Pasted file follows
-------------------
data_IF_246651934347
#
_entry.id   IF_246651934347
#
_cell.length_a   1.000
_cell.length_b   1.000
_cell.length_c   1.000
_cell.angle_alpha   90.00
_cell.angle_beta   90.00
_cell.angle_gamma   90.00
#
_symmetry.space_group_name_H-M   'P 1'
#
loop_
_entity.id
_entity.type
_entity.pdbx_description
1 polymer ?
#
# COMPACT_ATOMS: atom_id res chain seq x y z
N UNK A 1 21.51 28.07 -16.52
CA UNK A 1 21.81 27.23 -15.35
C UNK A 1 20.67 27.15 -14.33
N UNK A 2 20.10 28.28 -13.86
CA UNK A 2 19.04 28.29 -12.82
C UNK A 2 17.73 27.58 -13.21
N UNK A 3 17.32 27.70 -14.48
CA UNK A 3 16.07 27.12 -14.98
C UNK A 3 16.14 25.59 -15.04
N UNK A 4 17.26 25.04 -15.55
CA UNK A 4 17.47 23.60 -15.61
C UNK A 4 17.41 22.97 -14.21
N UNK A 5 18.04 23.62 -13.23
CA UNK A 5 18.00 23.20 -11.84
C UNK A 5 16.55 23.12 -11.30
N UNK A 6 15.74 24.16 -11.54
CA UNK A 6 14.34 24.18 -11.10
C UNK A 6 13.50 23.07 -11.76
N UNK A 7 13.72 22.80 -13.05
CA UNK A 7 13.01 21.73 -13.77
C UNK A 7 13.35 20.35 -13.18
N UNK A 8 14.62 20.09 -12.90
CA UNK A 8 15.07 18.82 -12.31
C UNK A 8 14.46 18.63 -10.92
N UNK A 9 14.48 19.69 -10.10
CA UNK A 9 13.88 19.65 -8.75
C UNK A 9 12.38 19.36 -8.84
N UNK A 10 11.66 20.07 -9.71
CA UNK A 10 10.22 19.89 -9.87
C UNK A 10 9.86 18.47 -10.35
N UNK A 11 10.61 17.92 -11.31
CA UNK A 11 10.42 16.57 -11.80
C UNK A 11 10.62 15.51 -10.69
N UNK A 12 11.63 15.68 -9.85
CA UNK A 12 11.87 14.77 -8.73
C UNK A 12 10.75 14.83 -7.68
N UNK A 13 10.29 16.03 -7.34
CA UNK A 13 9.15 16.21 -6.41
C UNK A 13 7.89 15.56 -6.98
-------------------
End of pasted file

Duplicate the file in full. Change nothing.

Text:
data_IF_246651934347
#
_entry.id   IF_246651934347
#
_cell.length_a   1.000
_cell.length_b   1.000
_cell.length_c   1.000
_cell.angle_alpha   90.00
_cell.angle_beta   90.00
_cell.angle_gamma   90.00
#
_symmetry.space_group_name_H-M   'P 1'
#
loop_
_entity.id
_entity.type
_entity.pdbx_description
1 polymer ?
#
# COMPACT_ATOMS: atom_id res chain seq x y z
N UNK A 1 21.51 28.07 -16.52
CA UNK A 1 21.81 27.23 -15.35
C UNK A 1 20.67 27.15 -14.33
N UNK A 2 20.10 28.28 -13.86
CA UNK A 2 19.04 28.29 -12.82
C UNK A 2 17.73 27.58 -13.21
N UNK A 3 17.32 27.70 -14.48
CA UNK A 3 16.07 27.12 -14.98
C UNK A 3 16.14 25.59 -15.04
N UNK A 4 17.26 25.04 -15.55
CA UNK A 4 17.47 23.60 -15.61
C UNK A 4 17.41 22.97 -14.21
N UNK A 5 18.04 23.62 -13.23
CA UNK A 5 18.00 23.20 -11.84
C UNK A 5 16.55 23.12 -11.30
N UNK A 6 15.74 24.16 -11.54
CA UNK A 6 14.34 24.18 -11.10
C UNK A 6 13.50 23.07 -11.76
N UNK A 7 13.72 22.80 -13.05
CA UNK A 7 13.01 21.73 -13.77
C UNK A 7 13.35 20.35 -13.18
N UNK A 8 14.62 20.09 -12.90
CA UNK A 8 15.07 18.82 -12.31
C UNK A 8 14.46 18.63 -10.92
N UNK A 9 14.48 19.69 -10.10
CA UNK A 9 13.88 19.65 -8.75
C UNK A 9 12.38 19.36 -8.84
N UNK A 10 11.66 20.07 -9.71
CA UNK A 10 10.22 19.89 -9.87
C UNK A 10 9.86 18.47 -10.35
N UNK A 11 10.61 17.92 -11.31
CA UNK A 11 10.42 16.57 -11.80
C UNK A 11 10.62 15.51 -10.69
N UNK A 12 11.63 15.68 -9.85
CA UNK A 12 11.87 14.77 -8.73
C UNK A 12 10.75 14.83 -7.68
N UNK A 13 10.29 16.03 -7.34
CA UNK A 13 9.15 16.21 -6.41
C UNK A 13 7.89 15.56 -6.98